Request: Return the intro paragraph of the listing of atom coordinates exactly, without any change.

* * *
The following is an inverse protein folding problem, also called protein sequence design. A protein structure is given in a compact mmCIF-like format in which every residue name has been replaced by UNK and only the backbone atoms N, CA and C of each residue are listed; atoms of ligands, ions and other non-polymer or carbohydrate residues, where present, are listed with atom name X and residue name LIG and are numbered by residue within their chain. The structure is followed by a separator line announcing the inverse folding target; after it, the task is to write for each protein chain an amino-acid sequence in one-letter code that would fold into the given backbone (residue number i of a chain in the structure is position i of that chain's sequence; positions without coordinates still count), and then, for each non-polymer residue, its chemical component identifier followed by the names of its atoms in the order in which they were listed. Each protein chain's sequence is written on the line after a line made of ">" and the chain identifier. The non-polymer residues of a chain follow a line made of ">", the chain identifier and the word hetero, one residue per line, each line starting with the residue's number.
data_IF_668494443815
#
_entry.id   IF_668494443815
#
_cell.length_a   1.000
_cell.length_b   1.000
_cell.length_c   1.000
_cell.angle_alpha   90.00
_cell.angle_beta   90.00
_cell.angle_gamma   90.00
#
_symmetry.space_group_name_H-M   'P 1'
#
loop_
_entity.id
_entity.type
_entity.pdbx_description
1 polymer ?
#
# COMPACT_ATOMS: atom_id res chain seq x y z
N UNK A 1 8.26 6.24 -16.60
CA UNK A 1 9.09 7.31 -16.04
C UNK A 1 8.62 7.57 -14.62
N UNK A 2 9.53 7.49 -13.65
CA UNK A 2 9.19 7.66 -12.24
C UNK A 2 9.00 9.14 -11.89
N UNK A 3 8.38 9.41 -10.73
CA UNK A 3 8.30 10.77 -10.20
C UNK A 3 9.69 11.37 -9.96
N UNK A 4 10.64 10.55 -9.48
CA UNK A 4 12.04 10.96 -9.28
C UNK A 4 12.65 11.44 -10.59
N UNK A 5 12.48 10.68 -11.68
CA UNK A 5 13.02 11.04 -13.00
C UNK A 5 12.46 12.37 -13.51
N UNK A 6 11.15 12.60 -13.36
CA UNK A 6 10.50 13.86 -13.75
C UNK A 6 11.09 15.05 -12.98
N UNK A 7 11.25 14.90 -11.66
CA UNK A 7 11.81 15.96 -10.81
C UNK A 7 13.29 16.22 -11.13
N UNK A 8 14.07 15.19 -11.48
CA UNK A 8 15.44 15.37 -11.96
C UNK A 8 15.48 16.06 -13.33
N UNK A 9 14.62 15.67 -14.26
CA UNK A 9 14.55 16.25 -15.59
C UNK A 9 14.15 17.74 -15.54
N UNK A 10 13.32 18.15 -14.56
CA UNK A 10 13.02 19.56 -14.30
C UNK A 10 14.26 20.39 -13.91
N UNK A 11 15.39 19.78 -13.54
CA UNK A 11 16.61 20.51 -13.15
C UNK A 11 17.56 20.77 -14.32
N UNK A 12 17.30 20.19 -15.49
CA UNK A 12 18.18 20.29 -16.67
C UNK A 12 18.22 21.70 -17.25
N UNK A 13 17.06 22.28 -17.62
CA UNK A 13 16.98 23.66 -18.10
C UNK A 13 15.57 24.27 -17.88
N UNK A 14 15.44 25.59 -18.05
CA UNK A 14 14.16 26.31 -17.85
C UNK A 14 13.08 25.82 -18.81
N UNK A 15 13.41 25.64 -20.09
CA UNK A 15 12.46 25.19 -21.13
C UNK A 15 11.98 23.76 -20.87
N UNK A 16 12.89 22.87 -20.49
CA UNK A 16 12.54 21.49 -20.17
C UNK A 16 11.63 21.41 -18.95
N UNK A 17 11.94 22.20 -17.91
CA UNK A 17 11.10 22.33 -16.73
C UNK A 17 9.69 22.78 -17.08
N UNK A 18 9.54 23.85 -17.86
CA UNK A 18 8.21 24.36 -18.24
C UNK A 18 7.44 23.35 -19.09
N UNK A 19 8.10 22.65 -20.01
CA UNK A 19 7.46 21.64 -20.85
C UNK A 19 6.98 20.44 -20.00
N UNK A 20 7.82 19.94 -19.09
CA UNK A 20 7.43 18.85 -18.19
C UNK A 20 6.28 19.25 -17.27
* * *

The following is an inverse protein folding problem, also called protein sequence design. A protein structure is given in a compact mmCIF-like format in which every residue name has been replaced by UNK and only the backbone atoms N, CA and C of each residue are listed; atoms of ligands, ions and other non-polymer or carbohydrate residues, where present, are listed with atom name X and residue name LIG and are numbered by residue within their chain. The structure is followed by a separator line announcing the inverse folding target; after it, the task is to write for each protein chain an amino-acid sequence in one-letter code that would fold into the given backbone (residue number i of a chain in the structure is position i of that chain's sequence; positions without coordinates still count), and then, for each non-polymer residue, its chemical component identifier followed by the names of its atoms in the order in which they were listed. Each protein chain's sequence is written on the line after a line made of ">" and the chain identifier. The non-polymer residues of a chain follow a line made of ">", the chain identifier and the word hetero, one residue per line, each line starting with the residue's number.